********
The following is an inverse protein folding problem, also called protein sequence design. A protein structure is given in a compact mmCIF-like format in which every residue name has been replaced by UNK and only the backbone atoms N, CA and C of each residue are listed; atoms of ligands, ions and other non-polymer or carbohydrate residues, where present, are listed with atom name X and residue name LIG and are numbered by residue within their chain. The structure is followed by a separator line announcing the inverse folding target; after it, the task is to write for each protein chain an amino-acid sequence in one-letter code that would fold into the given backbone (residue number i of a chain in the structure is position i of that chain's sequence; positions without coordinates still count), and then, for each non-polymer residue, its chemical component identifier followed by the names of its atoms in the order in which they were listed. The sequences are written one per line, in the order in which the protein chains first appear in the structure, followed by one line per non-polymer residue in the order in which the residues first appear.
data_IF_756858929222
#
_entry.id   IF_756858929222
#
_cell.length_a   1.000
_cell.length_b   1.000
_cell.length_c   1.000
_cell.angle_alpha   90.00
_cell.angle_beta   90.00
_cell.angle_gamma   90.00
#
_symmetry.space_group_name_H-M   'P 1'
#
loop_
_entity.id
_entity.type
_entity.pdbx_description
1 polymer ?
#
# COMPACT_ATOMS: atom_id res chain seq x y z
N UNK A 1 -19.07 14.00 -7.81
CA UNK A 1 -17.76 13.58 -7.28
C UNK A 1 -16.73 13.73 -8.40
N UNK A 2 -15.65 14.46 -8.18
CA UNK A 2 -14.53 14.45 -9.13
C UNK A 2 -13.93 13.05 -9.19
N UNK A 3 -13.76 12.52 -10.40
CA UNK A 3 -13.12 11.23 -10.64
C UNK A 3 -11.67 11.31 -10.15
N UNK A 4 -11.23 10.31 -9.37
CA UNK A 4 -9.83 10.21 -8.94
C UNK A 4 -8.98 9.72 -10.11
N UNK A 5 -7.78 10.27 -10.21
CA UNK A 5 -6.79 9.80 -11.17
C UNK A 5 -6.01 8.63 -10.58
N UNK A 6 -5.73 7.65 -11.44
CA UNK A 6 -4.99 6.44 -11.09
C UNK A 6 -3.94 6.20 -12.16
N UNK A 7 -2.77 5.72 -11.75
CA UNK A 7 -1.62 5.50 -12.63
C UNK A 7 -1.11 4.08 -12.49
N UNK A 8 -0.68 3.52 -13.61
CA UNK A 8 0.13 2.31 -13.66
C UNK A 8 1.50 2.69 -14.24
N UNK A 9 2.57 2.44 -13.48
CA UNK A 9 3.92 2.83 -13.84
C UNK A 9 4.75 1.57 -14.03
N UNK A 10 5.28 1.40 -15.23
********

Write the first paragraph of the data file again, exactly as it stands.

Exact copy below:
The following is an inverse protein folding problem, also called protein sequence design. A protein structure is given in a compact mmCIF-like format in which every residue name has been replaced by UNK and only the backbone atoms N, CA and C of each residue are listed; atoms of ligands, ions and other non-polymer or carbohydrate residues, where present, are listed with atom name X and residue name LIG and are numbered by residue within their chain. The structure is followed by a separator line announcing the inverse folding target; after it, the task is to write for each protein chain an amino-acid sequence in one-letter code that would fold into the given backbone (residue number i of a chain in the structure is position i of that chain's sequence; positions without coordinates still count), and then, for each non-polymer residue, its chemical component identifier followed by the names of its atoms in the order in which they were listed. The sequences are written one per line, in the order in which the protein chains first appear in the structure, followed by one line per non-polymer residue in the order in which the residues first appear.